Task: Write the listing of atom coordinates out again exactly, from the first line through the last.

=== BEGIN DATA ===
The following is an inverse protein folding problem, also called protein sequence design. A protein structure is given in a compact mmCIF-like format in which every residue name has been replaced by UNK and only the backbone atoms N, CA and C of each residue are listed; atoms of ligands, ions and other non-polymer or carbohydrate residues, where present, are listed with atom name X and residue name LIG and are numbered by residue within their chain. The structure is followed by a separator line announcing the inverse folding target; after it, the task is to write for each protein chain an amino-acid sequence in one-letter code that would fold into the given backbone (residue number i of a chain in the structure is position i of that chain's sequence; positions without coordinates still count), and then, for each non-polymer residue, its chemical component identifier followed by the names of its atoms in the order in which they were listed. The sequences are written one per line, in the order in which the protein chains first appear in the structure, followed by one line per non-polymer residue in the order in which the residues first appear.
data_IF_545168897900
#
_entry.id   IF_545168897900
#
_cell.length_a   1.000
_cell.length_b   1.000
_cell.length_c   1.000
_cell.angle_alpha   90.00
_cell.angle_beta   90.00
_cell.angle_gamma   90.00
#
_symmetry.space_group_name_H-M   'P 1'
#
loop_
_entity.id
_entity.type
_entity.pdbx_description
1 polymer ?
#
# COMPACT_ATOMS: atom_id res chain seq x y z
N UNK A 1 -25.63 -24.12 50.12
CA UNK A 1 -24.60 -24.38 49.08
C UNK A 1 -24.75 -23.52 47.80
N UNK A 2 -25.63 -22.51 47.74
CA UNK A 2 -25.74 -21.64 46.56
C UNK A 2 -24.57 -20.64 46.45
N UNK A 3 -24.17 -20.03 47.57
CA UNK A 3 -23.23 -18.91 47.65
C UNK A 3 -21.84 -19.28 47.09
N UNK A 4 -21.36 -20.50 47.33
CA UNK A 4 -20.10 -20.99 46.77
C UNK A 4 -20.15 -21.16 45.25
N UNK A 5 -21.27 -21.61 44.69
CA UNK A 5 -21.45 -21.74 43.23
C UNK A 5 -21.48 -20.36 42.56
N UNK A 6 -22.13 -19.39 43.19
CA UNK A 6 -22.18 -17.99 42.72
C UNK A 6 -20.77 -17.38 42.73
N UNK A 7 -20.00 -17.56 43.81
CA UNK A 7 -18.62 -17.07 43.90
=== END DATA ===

The following is an inverse protein folding problem, also called protein sequence design. A protein structure is given in a compact mmCIF-like format in which every residue name has been replaced by UNK and only the backbone atoms N, CA and C of each residue are listed; atoms of ligands, ions and other non-polymer or carbohydrate residues, where present, are listed with atom name X and residue name LIG and are numbered by residue within their chain. The structure is followed by a separator line announcing the inverse folding target; after it, the task is to write for each protein chain an amino-acid sequence in one-letter code that would fold into the given backbone (residue number i of a chain in the structure is position i of that chain's sequence; positions without coordinates still count), and then, for each non-polymer residue, its chemical component identifier followed by the names of its atoms in the order in which they were listed. The sequences are written one per line, in the order in which the protein chains first appear in the structure, followed by one line per non-polymer residue in the order in which the residues first appear.
data_IF_545168897900
#
_entry.id   IF_545168897900
#
_cell.length_a   1.000
_cell.length_b   1.000
_cell.length_c   1.000
_cell.angle_alpha   90.00
_cell.angle_beta   90.00
_cell.angle_gamma   90.00
#
_symmetry.space_group_name_H-M   'P 1'
#
loop_
_entity.id
_entity.type
_entity.pdbx_description
1 polymer ?
#
# COMPACT_ATOMS: atom_id res chain seq x y z
N UNK A 1 -25.63 -24.12 50.12
CA UNK A 1 -24.60 -24.38 49.08
C UNK A 1 -24.75 -23.52 47.80
N UNK A 2 -25.63 -22.51 47.74
CA UNK A 2 -25.74 -21.64 46.56
C UNK A 2 -24.57 -20.64 46.45
N UNK A 3 -24.17 -20.03 47.57
CA UNK A 3 -23.23 -18.91 47.65
C UNK A 3 -21.84 -19.28 47.09
N UNK A 4 -21.36 -20.50 47.33
CA UNK A 4 -20.10 -20.99 46.77
C UNK A 4 -20.15 -21.16 45.25
N UNK A 5 -21.27 -21.61 44.69
CA UNK A 5 -21.45 -21.74 43.23
C UNK A 5 -21.48 -20.36 42.56
N UNK A 6 -22.13 -19.39 43.19
CA UNK A 6 -22.18 -17.99 42.72
C UNK A 6 -20.77 -17.38 42.73
N UNK A 7 -20.00 -17.56 43.81
CA UNK A 7 -18.62 -17.07 43.90